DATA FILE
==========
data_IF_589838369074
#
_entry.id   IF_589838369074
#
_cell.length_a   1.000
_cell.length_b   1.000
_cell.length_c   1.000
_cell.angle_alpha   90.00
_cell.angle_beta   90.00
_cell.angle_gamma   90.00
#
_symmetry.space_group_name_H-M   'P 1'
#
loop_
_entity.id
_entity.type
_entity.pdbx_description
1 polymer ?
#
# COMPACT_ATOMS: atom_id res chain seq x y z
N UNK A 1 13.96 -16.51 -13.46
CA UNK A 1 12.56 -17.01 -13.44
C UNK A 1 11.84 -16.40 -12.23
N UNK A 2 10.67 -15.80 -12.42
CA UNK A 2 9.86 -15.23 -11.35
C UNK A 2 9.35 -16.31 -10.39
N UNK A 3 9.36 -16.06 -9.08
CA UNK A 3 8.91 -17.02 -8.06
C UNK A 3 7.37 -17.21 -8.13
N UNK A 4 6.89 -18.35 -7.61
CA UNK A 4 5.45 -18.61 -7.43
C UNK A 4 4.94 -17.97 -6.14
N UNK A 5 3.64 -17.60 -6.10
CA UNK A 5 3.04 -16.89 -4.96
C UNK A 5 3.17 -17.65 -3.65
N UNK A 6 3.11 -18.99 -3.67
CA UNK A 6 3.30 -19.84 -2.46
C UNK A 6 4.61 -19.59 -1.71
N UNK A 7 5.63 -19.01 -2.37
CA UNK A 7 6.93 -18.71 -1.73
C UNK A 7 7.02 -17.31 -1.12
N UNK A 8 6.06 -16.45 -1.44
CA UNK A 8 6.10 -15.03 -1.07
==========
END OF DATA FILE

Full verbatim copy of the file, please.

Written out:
data_IF_589838369074
#
_entry.id   IF_589838369074
#
_cell.length_a   1.000
_cell.length_b   1.000
_cell.length_c   1.000
_cell.angle_alpha   90.00
_cell.angle_beta   90.00
_cell.angle_gamma   90.00
#
_symmetry.space_group_name_H-M   'P 1'
#
loop_
_entity.id
_entity.type
_entity.pdbx_description
1 polymer ?
#
# COMPACT_ATOMS: atom_id res chain seq x y z
N UNK A 1 13.96 -16.51 -13.46
CA UNK A 1 12.56 -17.01 -13.44
C UNK A 1 11.84 -16.40 -12.23
N UNK A 2 10.67 -15.80 -12.42
CA UNK A 2 9.86 -15.23 -11.35
C UNK A 2 9.35 -16.31 -10.39
N UNK A 3 9.36 -16.06 -9.08
CA UNK A 3 8.91 -17.02 -8.06
C UNK A 3 7.37 -17.21 -8.13
N UNK A 4 6.89 -18.35 -7.61
CA UNK A 4 5.45 -18.61 -7.43
C UNK A 4 4.94 -17.97 -6.14
N UNK A 5 3.64 -17.60 -6.10
CA UNK A 5 3.04 -16.89 -4.96
C UNK A 5 3.17 -17.65 -3.65
N UNK A 6 3.11 -18.99 -3.67
CA UNK A 6 3.30 -19.84 -2.46
C UNK A 6 4.61 -19.59 -1.71
N UNK A 7 5.63 -19.01 -2.37
CA UNK A 7 6.93 -18.71 -1.73
C UNK A 7 7.02 -17.31 -1.12
N UNK A 8 6.06 -16.45 -1.44
CA UNK A 8 6.10 -15.03 -1.07